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Will 3D Printing be the Evolution of Piracy?

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A good friend recently showed me the below crazy YouTube video about 3D Printing. It's a straight-forward enough concept, and one that, as the video mentions, has been around for some time: if you print enough layers, your 2D printout will become 3D. You can print shapes, objects, and, an infinite number of useful things. Whatever you think of, you can print. Whatever anyone can think of can be sent to your printer.

There is no way of looking at 3D printing without being struck by just how big of a revolution it's going to be when it takes off. And though one of the video interviewees suggests that she cannot really envision a 3D printer in every home, I am not at all hesitant in saying the opposite: every home will have one, and everything you want will be printable, maybe even food.

 

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Of course, the music industry professional in me sees a pretty obvious analogy here, one that follows the logic of "once something is digital, it's sharable." The rhetoric in the video, too, seems pretty similar to the rhetoric used about music copying: "Walls that existed before...are gone"... now "everyone has access." And so in a 3D-printer-filled world, it seems not unplausible that everything from earrings to dresses, and even highrise buildings and organs, would be, to use today's parlance, downloadable.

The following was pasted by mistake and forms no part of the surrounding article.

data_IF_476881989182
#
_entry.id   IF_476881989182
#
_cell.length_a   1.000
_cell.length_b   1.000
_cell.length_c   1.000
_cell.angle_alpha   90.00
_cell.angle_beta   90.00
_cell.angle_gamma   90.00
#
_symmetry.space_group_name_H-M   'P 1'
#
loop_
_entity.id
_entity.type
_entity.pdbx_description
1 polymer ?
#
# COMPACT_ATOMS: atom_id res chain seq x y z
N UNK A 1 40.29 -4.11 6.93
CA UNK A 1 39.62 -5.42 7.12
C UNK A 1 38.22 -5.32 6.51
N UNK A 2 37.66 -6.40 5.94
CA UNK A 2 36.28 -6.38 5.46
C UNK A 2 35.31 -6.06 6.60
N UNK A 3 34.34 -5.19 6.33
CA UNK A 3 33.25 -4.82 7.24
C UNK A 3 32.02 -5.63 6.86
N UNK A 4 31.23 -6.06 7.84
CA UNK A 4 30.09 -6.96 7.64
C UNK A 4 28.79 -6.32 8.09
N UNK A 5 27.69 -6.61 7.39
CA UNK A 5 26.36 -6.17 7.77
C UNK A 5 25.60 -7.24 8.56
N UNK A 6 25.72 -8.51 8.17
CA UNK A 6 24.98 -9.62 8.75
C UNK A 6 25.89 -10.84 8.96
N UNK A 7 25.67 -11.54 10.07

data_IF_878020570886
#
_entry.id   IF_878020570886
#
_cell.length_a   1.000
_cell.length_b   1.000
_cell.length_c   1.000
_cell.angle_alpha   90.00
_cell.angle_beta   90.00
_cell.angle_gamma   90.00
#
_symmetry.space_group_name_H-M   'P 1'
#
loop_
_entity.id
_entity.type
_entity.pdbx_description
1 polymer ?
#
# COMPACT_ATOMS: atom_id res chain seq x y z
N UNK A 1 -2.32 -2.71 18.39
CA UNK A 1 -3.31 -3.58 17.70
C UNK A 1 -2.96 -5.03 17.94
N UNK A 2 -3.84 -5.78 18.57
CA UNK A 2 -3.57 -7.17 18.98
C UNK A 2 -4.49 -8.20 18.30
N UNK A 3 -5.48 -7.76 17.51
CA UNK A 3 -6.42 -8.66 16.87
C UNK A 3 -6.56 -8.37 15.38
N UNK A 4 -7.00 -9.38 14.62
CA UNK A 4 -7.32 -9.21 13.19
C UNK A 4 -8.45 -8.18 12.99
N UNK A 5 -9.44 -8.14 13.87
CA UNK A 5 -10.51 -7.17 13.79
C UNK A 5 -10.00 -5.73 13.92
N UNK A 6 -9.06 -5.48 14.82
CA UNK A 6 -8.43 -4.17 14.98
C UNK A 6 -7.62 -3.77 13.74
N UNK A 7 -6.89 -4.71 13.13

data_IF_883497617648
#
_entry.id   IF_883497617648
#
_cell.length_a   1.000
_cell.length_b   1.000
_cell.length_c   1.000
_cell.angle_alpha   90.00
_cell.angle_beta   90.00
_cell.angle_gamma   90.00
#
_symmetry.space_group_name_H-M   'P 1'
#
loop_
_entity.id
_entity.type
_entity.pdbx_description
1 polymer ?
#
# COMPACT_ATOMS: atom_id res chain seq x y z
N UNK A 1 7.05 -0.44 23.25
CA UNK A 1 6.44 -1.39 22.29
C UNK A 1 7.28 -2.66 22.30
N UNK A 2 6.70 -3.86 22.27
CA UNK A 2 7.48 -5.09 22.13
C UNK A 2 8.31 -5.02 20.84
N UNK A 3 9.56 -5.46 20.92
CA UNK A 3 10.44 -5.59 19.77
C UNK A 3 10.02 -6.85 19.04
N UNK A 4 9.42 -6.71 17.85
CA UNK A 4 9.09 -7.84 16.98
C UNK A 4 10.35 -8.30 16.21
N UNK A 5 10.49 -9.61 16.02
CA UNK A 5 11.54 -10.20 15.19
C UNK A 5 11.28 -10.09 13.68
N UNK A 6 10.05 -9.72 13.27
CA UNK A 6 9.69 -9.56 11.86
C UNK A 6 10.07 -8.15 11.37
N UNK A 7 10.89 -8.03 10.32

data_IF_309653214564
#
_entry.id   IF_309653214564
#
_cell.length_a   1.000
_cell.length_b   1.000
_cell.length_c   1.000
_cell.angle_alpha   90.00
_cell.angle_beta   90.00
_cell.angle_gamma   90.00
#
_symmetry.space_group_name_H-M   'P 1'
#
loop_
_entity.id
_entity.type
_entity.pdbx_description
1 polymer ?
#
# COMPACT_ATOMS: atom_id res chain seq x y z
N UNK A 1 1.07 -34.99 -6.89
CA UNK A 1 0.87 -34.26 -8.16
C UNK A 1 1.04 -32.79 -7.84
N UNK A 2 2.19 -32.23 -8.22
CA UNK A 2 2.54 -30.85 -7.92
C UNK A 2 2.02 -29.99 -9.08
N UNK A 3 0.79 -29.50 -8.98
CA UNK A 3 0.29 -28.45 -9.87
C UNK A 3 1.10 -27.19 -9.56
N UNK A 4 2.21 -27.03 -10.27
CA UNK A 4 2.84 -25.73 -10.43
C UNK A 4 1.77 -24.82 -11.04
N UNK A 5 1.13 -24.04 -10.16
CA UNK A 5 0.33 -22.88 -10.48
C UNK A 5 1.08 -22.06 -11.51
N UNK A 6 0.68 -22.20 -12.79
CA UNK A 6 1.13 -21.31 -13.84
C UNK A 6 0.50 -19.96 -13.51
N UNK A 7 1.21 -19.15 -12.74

The implications of this idea cannot be contained in these short rants. But one wonders whether the "music should be free" argument applies across the 3D printer analogy. On the one hand, it would mean the democratisation of goods, which, when you think of printing apples for starving children, is pretty amazing. On the other hand, it's hard to imagine that even the most music pro-piracy advocate would be pro-everything-piracy. Or would they? In the future, 3D printing might mean that the whole concept of the "store" goes obsolete, and, with it (maybe) the whole concept of "money". Maybe, maybe not. But the thought in the back of my mind has always been "why can't I just steal this dress from H&M if intellectual property should be in the public domain?" -- is the only thing that separates "can pirate" from "cannot pirate" whether the end product is digitisable?